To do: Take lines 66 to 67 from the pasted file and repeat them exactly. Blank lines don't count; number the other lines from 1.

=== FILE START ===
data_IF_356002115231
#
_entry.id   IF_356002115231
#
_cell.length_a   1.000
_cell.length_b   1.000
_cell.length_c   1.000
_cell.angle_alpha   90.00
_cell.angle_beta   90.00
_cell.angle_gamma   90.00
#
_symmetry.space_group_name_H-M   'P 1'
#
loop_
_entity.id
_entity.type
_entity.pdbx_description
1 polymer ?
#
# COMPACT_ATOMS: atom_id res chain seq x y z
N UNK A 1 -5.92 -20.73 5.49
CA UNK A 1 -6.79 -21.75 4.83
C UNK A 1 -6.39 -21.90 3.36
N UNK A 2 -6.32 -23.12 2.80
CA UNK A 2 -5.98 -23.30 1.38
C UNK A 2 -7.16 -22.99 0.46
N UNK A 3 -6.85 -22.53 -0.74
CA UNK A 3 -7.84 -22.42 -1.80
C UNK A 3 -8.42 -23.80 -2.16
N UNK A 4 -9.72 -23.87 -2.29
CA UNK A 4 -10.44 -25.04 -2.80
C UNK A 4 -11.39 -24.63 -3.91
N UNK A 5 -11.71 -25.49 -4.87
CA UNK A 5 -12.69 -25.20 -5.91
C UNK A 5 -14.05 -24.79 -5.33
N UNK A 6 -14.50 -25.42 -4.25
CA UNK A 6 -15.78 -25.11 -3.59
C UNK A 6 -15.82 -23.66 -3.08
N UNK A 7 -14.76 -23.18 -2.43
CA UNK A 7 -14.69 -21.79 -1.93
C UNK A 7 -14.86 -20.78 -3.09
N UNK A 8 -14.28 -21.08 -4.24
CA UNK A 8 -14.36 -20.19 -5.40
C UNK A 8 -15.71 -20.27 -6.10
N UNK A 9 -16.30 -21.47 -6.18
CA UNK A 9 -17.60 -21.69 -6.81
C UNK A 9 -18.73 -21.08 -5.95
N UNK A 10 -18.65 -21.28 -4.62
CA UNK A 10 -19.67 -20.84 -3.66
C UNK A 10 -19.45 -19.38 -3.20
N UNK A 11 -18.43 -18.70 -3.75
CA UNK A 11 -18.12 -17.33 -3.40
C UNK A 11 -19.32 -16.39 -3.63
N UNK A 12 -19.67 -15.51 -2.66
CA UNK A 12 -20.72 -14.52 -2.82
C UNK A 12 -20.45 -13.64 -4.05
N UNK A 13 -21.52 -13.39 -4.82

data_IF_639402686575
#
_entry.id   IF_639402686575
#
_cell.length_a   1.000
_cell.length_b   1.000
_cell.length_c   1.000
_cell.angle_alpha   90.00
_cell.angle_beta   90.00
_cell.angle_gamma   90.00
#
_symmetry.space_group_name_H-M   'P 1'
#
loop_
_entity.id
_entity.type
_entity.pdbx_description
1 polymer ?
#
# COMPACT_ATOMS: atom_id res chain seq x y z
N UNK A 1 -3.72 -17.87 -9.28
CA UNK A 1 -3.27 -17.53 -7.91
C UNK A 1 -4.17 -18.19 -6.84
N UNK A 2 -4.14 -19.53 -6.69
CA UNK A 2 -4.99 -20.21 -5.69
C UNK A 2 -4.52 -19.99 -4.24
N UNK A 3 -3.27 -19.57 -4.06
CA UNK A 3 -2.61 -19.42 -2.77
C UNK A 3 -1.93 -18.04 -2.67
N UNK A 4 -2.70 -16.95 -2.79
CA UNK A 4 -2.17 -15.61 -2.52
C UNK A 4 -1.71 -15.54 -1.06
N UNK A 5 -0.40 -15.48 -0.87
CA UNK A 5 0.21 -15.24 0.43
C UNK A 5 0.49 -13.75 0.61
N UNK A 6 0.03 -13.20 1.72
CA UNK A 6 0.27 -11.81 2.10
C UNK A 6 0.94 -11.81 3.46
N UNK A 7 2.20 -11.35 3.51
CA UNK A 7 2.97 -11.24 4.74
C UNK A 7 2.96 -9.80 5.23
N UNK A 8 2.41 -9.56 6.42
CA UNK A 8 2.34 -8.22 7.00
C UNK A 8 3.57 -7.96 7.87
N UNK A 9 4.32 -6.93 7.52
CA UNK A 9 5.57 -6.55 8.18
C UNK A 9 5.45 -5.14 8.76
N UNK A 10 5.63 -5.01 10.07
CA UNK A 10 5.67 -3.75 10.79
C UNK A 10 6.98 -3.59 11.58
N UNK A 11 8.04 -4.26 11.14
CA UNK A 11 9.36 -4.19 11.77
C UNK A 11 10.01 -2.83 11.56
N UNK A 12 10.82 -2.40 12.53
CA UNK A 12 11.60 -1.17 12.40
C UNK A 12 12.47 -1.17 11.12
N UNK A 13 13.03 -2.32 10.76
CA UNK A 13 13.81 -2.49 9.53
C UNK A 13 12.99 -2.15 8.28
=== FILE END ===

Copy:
_cell.angle_beta   90.00
_cell.angle_gamma   90.00